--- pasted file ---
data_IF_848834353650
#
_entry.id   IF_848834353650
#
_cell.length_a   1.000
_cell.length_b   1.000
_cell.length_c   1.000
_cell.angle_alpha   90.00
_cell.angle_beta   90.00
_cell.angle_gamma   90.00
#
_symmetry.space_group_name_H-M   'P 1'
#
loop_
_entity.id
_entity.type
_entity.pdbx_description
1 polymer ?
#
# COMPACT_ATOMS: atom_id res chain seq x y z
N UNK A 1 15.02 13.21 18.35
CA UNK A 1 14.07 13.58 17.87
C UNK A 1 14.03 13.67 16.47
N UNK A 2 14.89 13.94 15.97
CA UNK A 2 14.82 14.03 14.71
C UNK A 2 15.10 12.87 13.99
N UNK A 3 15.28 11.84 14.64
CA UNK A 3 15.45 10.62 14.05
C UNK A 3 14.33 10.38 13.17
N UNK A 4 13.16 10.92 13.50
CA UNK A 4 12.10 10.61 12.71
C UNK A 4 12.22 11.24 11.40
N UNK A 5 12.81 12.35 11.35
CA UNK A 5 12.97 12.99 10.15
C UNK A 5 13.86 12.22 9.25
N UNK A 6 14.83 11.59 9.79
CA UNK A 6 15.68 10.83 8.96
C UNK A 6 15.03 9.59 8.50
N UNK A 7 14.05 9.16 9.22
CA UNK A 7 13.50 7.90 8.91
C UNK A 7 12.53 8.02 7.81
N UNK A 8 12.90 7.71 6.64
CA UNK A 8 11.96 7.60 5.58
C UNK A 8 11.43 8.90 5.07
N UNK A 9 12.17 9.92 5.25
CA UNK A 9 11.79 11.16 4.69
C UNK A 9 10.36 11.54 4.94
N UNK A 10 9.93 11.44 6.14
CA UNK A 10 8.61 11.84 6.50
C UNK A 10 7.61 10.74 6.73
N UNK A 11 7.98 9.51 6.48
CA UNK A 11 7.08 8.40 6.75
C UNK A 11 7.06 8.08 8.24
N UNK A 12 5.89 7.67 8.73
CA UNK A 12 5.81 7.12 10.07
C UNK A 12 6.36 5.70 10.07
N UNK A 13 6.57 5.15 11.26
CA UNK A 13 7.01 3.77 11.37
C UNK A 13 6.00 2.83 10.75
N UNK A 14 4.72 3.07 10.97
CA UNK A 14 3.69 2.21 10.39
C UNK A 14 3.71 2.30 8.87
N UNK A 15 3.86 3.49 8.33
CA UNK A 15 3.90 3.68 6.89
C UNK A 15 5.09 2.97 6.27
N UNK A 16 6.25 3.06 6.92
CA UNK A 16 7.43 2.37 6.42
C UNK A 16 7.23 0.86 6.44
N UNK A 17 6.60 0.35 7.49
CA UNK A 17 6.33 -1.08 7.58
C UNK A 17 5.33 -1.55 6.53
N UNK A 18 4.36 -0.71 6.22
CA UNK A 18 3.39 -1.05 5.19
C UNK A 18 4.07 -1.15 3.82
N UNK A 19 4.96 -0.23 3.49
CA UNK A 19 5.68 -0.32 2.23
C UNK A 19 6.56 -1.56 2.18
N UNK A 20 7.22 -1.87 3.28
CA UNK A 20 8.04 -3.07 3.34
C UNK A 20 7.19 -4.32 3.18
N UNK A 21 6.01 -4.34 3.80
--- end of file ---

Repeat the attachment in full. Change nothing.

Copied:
data_IF_848834353650
#
_entry.id   IF_848834353650
#
_cell.length_a   1.000
_cell.length_b   1.000
_cell.length_c   1.000
_cell.angle_alpha   90.00
_cell.angle_beta   90.00
_cell.angle_gamma   90.00
#
_symmetry.space_group_name_H-M   'P 1'
#
loop_
_entity.id
_entity.type
_entity.pdbx_description
1 polymer ?
#
# COMPACT_ATOMS: atom_id res chain seq x y z
N UNK A 1 15.02 13.21 18.35
CA UNK A 1 14.07 13.58 17.87
C UNK A 1 14.03 13.67 16.47
N UNK A 2 14.89 13.94 15.97
CA UNK A 2 14.82 14.03 14.71
C UNK A 2 15.10 12.87 13.99
N UNK A 3 15.28 11.84 14.64
CA UNK A 3 15.45 10.62 14.05
C UNK A 3 14.33 10.38 13.17
N UNK A 4 13.16 10.92 13.50
CA UNK A 4 12.10 10.61 12.71
C UNK A 4 12.22 11.24 11.40
N UNK A 5 12.81 12.35 11.35
CA UNK A 5 12.97 12.99 10.15
C UNK A 5 13.86 12.22 9.25
N UNK A 6 14.83 11.59 9.79
CA UNK A 6 15.68 10.83 8.96
C UNK A 6 15.03 9.59 8.50
N UNK A 7 14.05 9.16 9.22
CA UNK A 7 13.50 7.90 8.91
C UNK A 7 12.53 8.02 7.81
N UNK A 8 12.90 7.71 6.64
CA UNK A 8 11.96 7.60 5.58
C UNK A 8 11.43 8.90 5.07
N UNK A 9 12.17 9.92 5.25
CA UNK A 9 11.79 11.16 4.69
C UNK A 9 10.36 11.54 4.94
N UNK A 10 9.93 11.44 6.14
CA UNK A 10 8.61 11.84 6.50
C UNK A 10 7.61 10.74 6.73
N UNK A 11 7.98 9.51 6.48
CA UNK A 11 7.08 8.40 6.75
C UNK A 11 7.06 8.08 8.24
N UNK A 12 5.89 7.67 8.73
CA UNK A 12 5.81 7.12 10.07
C UNK A 12 6.36 5.70 10.07
N UNK A 13 6.57 5.15 11.26
CA UNK A 13 7.01 3.77 11.37
C UNK A 13 6.00 2.83 10.75
N UNK A 14 4.72 3.07 10.97
CA UNK A 14 3.69 2.21 10.39
C UNK A 14 3.71 2.30 8.87
N UNK A 15 3.86 3.49 8.33
CA UNK A 15 3.90 3.68 6.89
C UNK A 15 5.09 2.97 6.27
N UNK A 16 6.25 3.06 6.92
CA UNK A 16 7.43 2.37 6.42
C UNK A 16 7.23 0.86 6.44
N UNK A 17 6.60 0.35 7.49
CA UNK A 17 6.33 -1.08 7.58
C UNK A 17 5.33 -1.55 6.53
N UNK A 18 4.36 -0.71 6.22
CA UNK A 18 3.39 -1.05 5.19
C UNK A 18 4.07 -1.15 3.82
N UNK A 19 4.96 -0.23 3.49
CA UNK A 19 5.68 -0.32 2.23
C UNK A 19 6.56 -1.56 2.18
N UNK A 20 7.22 -1.87 3.28
CA UNK A 20 8.04 -3.07 3.34
C UNK A 20 7.19 -4.32 3.18
N UNK A 21 6.01 -4.34 3.80